Parsing Strings in Enclosed in Curly Braces
sjmachin at lexicon.net
Sat May 16 20:14:50 EDT 2009
On May 17, 1:28 am, a... at pythoncraft.com (Aahz) wrote:
> In article <180531ca-33aa-47b9-9c69-5b5973f6b... at v35g2000pro.googlegroups.com>,
> John Machin <sjmac... at lexicon.net> wrote:
> >Neat trick. However, from 2.6.2:
> >>>> help(sum)
> >Help on built-in function sum in module __builtin__:
> > sum(sequence[, start]) -> value
> > Returns the sum of a sequence of numbers (NOT strings) plus the
> > of parameter 'start' (which defaults to 0). When the sequence is
> > empty, returns start.
> >Since when is a list a number? Perhaps the help needs clarification,
> >in line with the docs.
> The primary use-case for sum() is numbers, with a special exception to
> prohibit using strings. Only strings are prohibited to allow using sum()
> with user-defined classes. That makes it a little difficult to document
> precisely in a summary; unless you can come up with a specific better
> wording, the docs will probably stay as-is. If you do come up with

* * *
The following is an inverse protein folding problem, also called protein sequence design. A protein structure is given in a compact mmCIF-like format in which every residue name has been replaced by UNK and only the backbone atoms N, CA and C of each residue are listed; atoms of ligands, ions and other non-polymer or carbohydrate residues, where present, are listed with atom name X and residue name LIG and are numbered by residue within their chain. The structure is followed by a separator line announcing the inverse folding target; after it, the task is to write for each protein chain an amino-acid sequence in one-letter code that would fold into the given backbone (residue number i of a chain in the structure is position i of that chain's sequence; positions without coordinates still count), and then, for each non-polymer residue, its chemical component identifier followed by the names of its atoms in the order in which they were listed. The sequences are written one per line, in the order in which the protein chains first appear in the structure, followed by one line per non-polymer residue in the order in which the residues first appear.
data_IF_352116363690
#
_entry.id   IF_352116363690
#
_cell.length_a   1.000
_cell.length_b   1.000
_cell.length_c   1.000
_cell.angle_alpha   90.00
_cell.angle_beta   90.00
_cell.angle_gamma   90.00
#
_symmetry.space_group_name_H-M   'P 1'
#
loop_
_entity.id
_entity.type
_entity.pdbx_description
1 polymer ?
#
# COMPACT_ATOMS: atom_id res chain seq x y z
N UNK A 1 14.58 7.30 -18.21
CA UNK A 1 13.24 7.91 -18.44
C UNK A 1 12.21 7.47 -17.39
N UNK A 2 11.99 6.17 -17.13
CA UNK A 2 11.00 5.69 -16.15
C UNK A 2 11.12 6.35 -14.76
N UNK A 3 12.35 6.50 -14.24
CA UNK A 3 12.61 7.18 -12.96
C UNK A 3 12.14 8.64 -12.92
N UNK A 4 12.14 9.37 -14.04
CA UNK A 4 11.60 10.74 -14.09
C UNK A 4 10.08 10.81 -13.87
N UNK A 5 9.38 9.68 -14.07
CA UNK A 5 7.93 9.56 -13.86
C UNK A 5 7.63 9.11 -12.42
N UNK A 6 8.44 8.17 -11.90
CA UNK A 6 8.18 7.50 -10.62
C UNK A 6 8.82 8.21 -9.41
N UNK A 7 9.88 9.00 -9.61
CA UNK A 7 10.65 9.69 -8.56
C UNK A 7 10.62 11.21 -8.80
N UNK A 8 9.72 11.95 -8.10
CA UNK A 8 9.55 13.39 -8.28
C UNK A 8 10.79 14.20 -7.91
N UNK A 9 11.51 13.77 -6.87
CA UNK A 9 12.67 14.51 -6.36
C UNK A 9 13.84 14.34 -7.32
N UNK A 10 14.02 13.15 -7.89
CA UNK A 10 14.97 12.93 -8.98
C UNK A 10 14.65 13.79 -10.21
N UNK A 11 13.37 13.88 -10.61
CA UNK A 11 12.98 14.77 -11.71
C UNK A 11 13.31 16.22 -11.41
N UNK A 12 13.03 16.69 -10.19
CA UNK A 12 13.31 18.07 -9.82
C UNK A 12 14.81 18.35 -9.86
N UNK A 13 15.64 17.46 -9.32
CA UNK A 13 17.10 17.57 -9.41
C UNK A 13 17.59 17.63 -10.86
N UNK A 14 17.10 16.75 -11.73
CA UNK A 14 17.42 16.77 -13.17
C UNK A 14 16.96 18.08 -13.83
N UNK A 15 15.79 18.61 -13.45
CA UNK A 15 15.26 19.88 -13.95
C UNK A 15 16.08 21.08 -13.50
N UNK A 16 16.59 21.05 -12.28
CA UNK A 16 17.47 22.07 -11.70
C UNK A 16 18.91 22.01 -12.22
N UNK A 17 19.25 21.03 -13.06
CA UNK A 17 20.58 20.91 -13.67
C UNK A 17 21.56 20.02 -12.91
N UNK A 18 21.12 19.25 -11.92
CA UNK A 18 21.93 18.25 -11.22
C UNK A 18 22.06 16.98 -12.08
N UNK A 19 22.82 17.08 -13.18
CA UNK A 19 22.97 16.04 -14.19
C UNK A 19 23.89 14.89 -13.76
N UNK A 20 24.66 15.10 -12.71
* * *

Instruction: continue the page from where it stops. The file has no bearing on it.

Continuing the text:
> something better, please file it on bugs.python.org.
OK let's start with getting the docs right and then summarise that for
Sums start and the items of an iterable from left to right and
returns the total. start defaults to 0. The iterable‘s items are
normally numbers, and are not allowed to be strings. The fast, correct
way to concatenate a sequence of strings is by calling ''.join
(sequence). Note that sum(range(n), m) is equivalent to reduce
(operator.add, range(n), m) To add floating point values with extended
precision, see math.fsum().
New in version 2.3
(1) fix what should be an apostrophe in "iterable's"
(3) Either replace the sentence about "reduce" by "Note that sum
(iterable, start) is equivalent to reduce(operator.add, iterable,
start) except for the prohibition of strings" or explain why not or
what's so special about range(n).
(4) Add a full stop after the sentence about "reduce".
Help from 2.6.2:
sum(sequence[, start]) -> value
Returns the sum of a sequence of numbers (NOT strings) plus the
of parameter 'start' (which defaults to 0). When the sequence is
empty, returns start.
sum(iterable[, start]) -> value
Returns the sum of the contents of the iterable plus the value
of parameter 'start' (which defaults to 0). When the iterable is
empty, returns start. Strings are disallowed; use
''.join(iterable) to concatenate strings efficiently.
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